Tokyo always reminds me of a supersized Birmingham. Comprehensively erased in 1945, it is now an endless vista of identical 1960s office blocks. True, it is different from Birmingham in one crucial aspect - Tokyo is considerably less cosmopolitan. I have never understood the fascination this city can exert over the likes of style-guru Tyler Brûlé.
Japan experts so often get it wrong. Japan never ceases to surprise, and often appears alien or unintelligible. After one successful meeting in Tokyo, a client leant across the table and asked: "What is your blood group?"
Bewilderment is also an appropriate response to the Japanese stock market. After years of decline, reflecting the slow, painful torture that deflation was inflicting on the economy, the market suddenly came to life in 2005 in expectation of recovery. Indeed, in the fourth quarter of 2006, GDP growth approached the giddy heights of 6 per cent and much longed-for inflation seemed to be just around the corner. Japan is, of course, the only market in the world where investors actually want inflation.
This economic recovery does seem to be intact - it just appears to be taking for ever. That was confirmed on Friday by the Bank of Japan reiterating a forecast of 2.1 per cent GDP growth for this year, while at the same time admitting inflation will be lucky to be much above 0.1 per cent.
When oh when, ask the currency markets, will things speed up and Japanese rates rise?
The yen languishes at 120 against the dollar and the stock market itself has been decidedly lacklustre. The index actually lost 1 per cent in the year to the end of March in yen terms. For sterling investors, it was down 14 per cent.
What is going on?
Enter that major player in global markets, one of the world's largest pools of liquidity - the Japanese housewife. She it is who, in concert with London hedge fund managers, has been fuelling the "carry" trade - selling her yen to buy high-yielding currencies such as the New Zealand dollar. Far too large a slice of Japanese is are actually holed up in Auckland and the like.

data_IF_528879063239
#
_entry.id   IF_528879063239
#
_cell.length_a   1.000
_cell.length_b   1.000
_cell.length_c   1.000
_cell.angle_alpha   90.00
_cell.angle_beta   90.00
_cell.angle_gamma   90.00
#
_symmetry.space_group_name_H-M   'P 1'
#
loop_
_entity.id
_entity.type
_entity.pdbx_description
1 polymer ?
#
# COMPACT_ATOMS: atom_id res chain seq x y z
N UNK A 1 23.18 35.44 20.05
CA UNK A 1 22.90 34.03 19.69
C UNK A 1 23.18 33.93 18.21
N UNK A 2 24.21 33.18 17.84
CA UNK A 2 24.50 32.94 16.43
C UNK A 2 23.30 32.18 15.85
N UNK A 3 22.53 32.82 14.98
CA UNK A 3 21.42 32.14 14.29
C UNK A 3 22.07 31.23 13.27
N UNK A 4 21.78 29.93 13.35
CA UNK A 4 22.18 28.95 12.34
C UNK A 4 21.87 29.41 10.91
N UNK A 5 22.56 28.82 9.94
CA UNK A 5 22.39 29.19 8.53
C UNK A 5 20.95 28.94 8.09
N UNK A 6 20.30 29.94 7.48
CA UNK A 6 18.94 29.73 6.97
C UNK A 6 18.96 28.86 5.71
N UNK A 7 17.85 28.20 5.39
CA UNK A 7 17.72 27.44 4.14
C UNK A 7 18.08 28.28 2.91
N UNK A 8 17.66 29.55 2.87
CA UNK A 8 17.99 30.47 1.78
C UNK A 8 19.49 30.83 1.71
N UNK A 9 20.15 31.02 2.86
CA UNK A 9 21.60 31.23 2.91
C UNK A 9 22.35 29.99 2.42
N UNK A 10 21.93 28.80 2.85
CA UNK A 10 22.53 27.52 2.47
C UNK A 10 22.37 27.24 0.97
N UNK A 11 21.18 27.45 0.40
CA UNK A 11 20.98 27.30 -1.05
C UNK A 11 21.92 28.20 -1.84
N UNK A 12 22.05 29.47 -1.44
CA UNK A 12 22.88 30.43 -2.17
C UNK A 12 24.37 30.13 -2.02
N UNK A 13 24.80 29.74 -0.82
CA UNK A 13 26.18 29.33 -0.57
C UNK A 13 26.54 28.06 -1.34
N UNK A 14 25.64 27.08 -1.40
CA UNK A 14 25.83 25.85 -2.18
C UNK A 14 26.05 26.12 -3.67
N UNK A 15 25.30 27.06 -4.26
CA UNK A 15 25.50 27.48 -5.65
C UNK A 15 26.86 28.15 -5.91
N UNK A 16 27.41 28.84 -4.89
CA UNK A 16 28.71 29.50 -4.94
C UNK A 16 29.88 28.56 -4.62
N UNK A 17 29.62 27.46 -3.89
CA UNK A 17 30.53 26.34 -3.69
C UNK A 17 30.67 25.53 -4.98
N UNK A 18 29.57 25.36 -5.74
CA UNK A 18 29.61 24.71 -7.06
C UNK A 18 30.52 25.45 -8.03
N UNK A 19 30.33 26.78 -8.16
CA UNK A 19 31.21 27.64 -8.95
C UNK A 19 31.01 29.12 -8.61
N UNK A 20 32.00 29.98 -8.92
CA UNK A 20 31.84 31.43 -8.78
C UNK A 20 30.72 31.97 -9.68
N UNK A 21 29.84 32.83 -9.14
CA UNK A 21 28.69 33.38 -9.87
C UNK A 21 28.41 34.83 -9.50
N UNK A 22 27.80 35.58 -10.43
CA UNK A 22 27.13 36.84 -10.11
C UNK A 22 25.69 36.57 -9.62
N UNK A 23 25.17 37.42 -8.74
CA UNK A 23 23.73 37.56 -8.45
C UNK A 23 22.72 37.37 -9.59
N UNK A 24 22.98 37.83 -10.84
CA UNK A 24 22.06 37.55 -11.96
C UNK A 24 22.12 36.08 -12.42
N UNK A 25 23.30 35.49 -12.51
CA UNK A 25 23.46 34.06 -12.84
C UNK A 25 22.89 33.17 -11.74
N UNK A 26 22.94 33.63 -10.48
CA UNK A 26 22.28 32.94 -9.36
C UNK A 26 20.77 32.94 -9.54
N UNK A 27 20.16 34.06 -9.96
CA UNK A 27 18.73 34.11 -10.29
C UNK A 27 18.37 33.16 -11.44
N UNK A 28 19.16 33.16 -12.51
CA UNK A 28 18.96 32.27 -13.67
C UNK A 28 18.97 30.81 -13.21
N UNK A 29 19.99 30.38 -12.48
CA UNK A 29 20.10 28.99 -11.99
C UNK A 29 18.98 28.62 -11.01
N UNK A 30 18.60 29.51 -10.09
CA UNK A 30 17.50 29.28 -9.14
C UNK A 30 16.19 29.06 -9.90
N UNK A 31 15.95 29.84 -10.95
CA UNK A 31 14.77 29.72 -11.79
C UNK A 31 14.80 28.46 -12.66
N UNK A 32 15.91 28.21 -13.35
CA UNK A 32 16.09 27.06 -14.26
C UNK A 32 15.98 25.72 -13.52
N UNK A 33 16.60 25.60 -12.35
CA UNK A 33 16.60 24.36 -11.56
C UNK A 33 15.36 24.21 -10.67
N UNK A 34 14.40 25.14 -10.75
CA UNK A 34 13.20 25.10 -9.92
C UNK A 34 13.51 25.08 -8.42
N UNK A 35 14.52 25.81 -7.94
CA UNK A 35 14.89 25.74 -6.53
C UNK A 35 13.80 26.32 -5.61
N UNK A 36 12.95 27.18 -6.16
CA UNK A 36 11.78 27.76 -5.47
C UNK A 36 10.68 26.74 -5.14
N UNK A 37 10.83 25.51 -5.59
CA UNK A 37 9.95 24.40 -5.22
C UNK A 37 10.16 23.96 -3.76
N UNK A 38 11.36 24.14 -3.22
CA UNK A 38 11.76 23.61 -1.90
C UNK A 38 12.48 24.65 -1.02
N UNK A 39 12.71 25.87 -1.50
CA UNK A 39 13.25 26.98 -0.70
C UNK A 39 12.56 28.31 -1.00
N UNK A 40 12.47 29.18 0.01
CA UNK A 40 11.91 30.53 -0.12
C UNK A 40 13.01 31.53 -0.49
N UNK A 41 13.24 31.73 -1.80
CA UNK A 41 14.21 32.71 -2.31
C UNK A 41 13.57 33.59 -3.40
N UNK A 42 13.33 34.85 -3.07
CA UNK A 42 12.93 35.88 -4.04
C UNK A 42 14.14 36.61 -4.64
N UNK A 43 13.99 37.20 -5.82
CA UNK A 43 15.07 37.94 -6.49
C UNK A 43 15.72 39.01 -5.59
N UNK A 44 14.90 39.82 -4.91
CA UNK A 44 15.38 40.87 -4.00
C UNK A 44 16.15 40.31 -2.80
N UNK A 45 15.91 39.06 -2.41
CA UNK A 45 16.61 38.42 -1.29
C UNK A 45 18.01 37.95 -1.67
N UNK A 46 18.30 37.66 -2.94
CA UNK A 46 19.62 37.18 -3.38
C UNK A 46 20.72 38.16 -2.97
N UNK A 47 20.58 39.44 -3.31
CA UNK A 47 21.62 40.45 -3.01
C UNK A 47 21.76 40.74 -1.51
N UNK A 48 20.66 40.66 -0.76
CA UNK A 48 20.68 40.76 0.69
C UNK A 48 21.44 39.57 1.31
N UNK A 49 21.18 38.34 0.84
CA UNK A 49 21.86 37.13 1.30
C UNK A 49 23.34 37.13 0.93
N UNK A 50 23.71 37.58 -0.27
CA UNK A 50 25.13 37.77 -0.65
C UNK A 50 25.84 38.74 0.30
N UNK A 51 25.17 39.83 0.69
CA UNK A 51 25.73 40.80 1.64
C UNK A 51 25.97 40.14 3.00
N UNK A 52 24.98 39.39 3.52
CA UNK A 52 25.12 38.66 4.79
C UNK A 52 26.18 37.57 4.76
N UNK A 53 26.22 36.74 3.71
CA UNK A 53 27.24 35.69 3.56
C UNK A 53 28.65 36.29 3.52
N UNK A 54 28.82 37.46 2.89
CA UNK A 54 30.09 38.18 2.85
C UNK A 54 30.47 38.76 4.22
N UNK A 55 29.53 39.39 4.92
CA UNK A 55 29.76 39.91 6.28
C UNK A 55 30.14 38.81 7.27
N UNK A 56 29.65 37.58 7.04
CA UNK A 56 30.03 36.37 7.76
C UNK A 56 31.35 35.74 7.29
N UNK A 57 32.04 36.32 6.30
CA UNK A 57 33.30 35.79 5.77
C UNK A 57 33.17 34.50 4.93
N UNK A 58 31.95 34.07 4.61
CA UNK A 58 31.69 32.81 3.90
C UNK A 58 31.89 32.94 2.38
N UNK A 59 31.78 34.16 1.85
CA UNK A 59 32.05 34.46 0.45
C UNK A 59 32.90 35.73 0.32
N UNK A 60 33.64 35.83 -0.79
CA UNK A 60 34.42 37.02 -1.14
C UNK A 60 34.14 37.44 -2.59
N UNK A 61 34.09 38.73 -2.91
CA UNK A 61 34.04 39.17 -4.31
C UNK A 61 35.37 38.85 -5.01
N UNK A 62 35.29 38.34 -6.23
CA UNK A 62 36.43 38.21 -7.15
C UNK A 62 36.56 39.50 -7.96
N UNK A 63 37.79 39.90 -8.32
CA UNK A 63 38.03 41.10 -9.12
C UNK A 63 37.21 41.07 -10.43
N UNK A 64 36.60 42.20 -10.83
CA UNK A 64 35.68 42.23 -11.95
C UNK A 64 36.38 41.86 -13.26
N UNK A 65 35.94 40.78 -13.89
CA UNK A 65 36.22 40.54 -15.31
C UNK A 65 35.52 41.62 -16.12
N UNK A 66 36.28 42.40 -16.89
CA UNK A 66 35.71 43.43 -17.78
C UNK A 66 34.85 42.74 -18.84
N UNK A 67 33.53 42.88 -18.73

It is also the Japanese retail customer in general who has created an extraordinary bear market in smaller Japanese companies. The appropriately named Mothers index of smaller technology stocks is down nearly 70 per cent from its highs at the start of last year, and collectively the small-cap index has underperformed the overall market by around 20 per cent in that period. Strip them out and overall returns would have been much higher.
The reason Mrs Watanabe has been selling with both hands is her disgust with the Livedoor scandal. This, you may recall, was the acquisitive smaller company which was dramatically raided at the start of last year, and whose chief executive, Takafumi Horie, was arrested. He and his bikini-clad model girlfriend had once been media darlings, touring Rappongi in his Ferrari. But the podgy-faced, spike-haired tearaway went down last week, thanks to emails found on his girlfriend's computer.
The emails made it clear that Livedoor had deliberately cooked the books. A loss of 300m yen (£1.3m) one year was reported as a profit of ¥5.3bn. While the rest of the world discovered "risk ignorant returns", Mrs Watanabe headed for offshore cash.
Fortunately, the distressed selling of some stocks has started to look like the fire sale that must herald the bottom. The fundamentals behind the smaller section of the market as a whole appear sound: profit growth of over 20 per cent for the next two years, nearly three times what's expected of large cap. At the same time, the valuation of the small section is the lowest it has been for a long time relative to large caps - the inverse (as so often in Japan) to what has been happening in other world markets.
When will Mrs Watanabe buy? Now there's a Japanese enigma. On Thursday, a Japanese lady asked me: "Don't you think the shape of the clouds strange this morning?"Reuse content